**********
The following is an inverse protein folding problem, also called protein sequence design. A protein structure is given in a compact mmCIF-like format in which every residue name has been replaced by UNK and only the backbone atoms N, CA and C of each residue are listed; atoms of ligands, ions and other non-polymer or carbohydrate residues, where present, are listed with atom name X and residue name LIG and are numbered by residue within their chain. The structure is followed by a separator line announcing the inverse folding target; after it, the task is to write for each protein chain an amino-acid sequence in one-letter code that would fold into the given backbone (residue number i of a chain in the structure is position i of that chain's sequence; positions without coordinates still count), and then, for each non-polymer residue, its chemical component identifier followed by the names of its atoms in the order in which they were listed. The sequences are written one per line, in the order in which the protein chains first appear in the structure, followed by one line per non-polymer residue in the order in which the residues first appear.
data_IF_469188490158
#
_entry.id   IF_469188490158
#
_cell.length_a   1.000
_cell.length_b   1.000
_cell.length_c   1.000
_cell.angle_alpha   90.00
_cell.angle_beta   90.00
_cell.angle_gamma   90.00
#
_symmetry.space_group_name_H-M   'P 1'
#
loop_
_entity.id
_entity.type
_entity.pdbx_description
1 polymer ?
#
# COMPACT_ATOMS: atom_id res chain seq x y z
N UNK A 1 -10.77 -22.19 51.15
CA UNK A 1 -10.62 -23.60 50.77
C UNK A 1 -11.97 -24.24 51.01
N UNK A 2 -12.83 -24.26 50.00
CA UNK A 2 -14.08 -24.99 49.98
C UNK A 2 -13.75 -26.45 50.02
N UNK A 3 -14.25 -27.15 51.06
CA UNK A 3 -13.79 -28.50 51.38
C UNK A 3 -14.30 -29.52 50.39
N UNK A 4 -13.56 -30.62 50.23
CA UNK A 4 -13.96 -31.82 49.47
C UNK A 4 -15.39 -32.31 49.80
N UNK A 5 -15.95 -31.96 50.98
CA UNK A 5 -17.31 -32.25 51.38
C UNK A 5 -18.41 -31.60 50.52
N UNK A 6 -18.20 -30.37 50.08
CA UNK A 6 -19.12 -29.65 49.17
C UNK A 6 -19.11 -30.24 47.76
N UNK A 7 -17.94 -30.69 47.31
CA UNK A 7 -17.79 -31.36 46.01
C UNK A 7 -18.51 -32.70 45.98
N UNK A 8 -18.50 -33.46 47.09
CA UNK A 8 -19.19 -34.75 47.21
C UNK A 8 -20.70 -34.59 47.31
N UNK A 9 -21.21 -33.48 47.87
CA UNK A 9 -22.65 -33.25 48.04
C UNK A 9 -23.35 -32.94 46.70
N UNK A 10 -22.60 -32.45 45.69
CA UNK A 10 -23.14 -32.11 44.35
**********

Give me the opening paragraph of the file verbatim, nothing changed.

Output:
The following is an inverse protein folding problem, also called protein sequence design. A protein structure is given in a compact mmCIF-like format in which every residue name has been replaced by UNK and only the backbone atoms N, CA and C of each residue are listed; atoms of ligands, ions and other non-polymer or carbohydrate residues, where present, are listed with atom name X and residue name LIG and are numbered by residue within their chain. The structure is followed by a separator line announcing the inverse folding target; after it, the task is to write for each protein chain an amino-acid sequence in one-letter code that would fold into the given backbone (residue number i of a chain in the structure is position i of that chain's sequence; positions without coordinates still count), and then, for each non-polymer residue, its chemical component identifier followed by the names of its atoms in the order in which they were listed. The sequences are written one per line, in the order in which the protein chains first appear in the structure, followed by one line per non-polymer residue in the order in which the residues first appear.